Yesterday's snapshot addressed Don't Ask, Don't Tell at length. Today To The Contrary (PBS) has a discussion on the policy and how it effects women and minorities. The weekly program broadcasts on PBS and each week it also offers an exclusive online segment which, this week, is on Don't Ask, Don't Tell. Bonnie Erbe is the program's host and producer and her panelists this week (from the right) are Linda Chavez and Karen Czarnecki and (from the left) Melinda Henneberger and US House Rep Eleanor Holmes Norton:
Bonnie Erbe: All of this comes just as a recent survey finds minorities and women are disproportionately effected by the ban. In 2008, 45% of troops discharged under Don't Ask, Don't Tell were minorities yet minorities made up 30% of the military that year. And while female troops made up 14% of the military, they accounted for 34% of discharges. So what's going on here? Why -- Why, first of all, are minorities and women disproportionately discharged like this?
Linda Chavez: I don't think we know the answer based on this one survey. I actually was a bit skeptical about, certainly, the figures on minorities. It didn't make sense to me. The women made a little more sense to me. I think it is more likely -- and probably going to get myself into trouble here -- but I think it's more likely that a lesbian would be comfortable in a very masculine role in the military. So the fact that there might be more lesbians in the military than there are gay men --
Bonnie Erbe: Actually, let me throw a, you know, mine your way as well. I called the head of the Service Persons United and more often the threat of -- of falsely outing a woman is used to get her to succomb to sexaul advances than a lesbian, an actual lesbian. So some of this is happening at least because a guy hits on a woman, she tells him to go take a hike and he runs to their commander and says, "She's a lesbian."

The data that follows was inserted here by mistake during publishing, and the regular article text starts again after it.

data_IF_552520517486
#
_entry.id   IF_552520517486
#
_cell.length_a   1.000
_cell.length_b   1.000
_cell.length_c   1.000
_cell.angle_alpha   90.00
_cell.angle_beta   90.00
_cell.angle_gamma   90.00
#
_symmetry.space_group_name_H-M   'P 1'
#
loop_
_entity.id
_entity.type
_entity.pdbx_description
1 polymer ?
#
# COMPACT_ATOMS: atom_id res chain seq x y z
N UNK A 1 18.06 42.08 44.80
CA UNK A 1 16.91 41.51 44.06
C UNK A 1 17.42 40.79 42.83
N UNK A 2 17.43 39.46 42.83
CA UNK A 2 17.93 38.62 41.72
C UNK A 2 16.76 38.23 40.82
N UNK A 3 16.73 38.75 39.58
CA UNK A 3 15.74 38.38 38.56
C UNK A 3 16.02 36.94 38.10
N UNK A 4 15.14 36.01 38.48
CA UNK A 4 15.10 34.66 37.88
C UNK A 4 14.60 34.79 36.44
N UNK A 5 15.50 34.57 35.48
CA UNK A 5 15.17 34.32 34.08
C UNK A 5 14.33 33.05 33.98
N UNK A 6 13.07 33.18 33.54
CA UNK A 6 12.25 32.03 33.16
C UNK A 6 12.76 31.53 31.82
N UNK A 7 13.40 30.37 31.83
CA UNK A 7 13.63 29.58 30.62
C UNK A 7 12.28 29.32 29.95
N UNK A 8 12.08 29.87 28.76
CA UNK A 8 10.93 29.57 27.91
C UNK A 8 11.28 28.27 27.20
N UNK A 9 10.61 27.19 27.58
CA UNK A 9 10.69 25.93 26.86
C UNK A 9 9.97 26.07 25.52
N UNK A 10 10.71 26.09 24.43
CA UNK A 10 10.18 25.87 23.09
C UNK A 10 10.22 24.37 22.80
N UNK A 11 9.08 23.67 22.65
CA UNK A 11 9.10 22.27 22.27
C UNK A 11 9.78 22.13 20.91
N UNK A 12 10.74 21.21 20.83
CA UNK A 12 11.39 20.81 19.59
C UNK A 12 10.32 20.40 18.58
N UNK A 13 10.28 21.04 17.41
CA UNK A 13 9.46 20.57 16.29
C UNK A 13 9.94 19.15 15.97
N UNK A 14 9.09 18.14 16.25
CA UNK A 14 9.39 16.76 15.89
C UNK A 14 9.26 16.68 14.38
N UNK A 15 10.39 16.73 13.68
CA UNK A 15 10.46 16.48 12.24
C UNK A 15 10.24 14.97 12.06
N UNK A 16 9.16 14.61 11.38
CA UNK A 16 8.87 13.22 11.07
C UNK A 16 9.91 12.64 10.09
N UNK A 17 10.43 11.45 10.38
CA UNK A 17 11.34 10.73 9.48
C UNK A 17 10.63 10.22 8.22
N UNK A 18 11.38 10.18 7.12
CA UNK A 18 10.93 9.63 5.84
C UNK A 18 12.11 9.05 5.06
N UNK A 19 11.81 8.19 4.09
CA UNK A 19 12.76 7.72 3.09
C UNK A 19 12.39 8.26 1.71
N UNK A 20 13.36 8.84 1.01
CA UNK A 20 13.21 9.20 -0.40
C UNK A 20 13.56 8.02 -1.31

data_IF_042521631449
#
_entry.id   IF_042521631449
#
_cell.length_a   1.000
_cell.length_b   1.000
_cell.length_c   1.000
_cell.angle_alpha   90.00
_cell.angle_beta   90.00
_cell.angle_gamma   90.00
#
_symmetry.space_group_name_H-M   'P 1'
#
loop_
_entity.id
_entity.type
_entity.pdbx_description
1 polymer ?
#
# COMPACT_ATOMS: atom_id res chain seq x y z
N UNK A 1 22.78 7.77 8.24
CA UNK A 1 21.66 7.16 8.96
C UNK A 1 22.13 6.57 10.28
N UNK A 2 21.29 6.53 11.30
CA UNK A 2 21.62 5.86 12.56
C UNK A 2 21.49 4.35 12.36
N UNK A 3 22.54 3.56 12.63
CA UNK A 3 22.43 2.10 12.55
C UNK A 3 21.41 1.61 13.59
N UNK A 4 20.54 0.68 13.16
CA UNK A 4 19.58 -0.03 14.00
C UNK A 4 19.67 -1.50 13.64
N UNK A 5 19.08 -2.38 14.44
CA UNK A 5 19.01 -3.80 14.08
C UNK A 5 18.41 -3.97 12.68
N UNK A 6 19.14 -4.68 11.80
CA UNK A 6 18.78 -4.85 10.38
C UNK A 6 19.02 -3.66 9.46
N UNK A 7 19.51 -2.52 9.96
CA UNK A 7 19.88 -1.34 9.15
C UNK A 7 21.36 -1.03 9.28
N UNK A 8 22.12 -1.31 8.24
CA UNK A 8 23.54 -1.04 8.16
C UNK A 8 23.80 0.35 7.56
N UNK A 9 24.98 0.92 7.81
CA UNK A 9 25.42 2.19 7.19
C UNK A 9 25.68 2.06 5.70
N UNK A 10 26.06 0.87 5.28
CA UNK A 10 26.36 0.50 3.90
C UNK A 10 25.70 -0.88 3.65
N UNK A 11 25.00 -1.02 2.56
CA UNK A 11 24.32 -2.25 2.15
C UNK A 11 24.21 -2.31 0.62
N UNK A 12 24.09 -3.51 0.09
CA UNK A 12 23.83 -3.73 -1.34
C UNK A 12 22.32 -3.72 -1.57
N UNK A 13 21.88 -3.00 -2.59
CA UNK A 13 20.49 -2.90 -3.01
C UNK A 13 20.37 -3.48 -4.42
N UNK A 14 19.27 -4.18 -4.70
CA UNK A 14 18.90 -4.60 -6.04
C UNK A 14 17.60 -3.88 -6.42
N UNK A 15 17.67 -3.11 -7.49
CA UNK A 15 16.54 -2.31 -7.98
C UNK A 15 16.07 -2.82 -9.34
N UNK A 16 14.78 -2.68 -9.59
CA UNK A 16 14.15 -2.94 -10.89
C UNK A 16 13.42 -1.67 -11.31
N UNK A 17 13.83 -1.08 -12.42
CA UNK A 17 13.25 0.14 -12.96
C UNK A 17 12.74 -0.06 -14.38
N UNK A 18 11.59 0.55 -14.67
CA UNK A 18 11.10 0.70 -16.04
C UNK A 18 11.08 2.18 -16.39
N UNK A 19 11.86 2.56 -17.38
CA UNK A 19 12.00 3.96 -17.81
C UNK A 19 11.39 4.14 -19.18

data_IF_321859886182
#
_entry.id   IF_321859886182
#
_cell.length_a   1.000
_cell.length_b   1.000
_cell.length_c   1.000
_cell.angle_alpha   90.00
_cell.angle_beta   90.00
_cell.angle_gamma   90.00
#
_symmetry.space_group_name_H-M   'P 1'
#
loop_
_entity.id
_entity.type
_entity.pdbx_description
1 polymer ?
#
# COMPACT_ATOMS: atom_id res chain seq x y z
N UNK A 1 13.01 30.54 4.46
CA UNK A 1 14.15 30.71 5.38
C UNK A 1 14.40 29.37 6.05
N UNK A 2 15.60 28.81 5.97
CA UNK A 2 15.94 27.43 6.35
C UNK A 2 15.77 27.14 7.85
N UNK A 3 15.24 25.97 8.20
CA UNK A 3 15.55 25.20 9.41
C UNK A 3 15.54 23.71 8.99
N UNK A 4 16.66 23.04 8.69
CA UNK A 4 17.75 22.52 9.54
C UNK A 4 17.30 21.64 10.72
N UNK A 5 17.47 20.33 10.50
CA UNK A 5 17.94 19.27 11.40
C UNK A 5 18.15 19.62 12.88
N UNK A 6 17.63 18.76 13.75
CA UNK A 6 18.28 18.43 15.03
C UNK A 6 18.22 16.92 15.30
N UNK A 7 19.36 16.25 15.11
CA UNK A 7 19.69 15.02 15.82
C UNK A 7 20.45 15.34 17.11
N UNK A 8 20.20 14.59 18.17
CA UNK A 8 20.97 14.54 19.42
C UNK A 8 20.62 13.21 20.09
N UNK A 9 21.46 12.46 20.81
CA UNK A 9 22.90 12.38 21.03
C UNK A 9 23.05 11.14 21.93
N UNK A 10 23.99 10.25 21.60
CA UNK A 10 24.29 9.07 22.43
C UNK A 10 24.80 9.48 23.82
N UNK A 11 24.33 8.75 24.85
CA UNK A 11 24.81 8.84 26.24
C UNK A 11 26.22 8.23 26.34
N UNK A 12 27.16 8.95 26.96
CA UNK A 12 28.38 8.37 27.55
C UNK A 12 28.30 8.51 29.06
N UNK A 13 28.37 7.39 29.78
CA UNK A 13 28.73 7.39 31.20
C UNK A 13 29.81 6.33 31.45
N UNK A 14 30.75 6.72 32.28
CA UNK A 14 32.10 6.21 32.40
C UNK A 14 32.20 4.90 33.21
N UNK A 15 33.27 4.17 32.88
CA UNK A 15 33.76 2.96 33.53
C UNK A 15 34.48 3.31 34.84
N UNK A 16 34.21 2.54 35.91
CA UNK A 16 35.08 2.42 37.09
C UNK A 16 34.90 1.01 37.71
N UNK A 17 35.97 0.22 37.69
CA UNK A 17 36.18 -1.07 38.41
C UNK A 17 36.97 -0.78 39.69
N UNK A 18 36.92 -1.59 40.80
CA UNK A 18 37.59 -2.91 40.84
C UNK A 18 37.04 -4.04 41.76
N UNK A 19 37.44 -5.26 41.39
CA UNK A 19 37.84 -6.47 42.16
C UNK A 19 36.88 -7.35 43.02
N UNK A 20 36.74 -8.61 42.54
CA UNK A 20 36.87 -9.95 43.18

Melinda Henneberger: Well it would have to be that, right?
US House Rep Eleanor Holmes Norton: Well no, it isn't that. And this is why this law is so cockeyed: It's Don't Ask, Don't Tell. So the fact that she's a lesbian and somebody thinks she's a lesbian should have nothing to do with this. You have to out yourself. Now this is subject to great abuse because what is outing yourself -- saying, "I am a lesbian" -- mean? Does it mean that someone's tricked you into saying what you are? I hope that this study [Pentagon review] that is going to be out before this goes into effect also looks at this. This is contra-indicated. I also agree with you [Linda Chavez] for one thing, in the minority community, there is enough homophobia so that people would tend to surpress it, leave aside Don't Ask, Don't Tell. And for women, one does wonder if that is real abuse of the Don't Ask, Don't Tell process which lends itself to that anyway.
Karen Czarnecki: I always thought Don't Ask, Don't Tell was supposed to be a compromise. Keep it to yourself, we don't want to hear about it. And so at least it could keep the peace in the military. The fact of the repeal? I don't know how it's going to effect anybody. They couldn't study anything because of the Don't Ask, Don't Tell so I think, similar to what you're [Linda Chavez] saying, we don't know enough about how this will effect. It will make some people happy, it will make other people angry. It's going to be a whole mix of emotions as this evolves.
Bonnie Erbe: Melinda, John McCain says he's going to fight it in the -- fight lifting the law in the Senate because to allow gays to serve openly would effect morale. Agree? Disagree?
Melinda Henneberger: I strongly disagree and I think that based on what I've heard from PoliticsDaily's war correspondent, he says he has yet to meet the soldier in the field who has time to worry about such a thing or who has voiced that in a very, very long time. So, no, I think that is a minority view that -- John McCain is in a tough political primary right now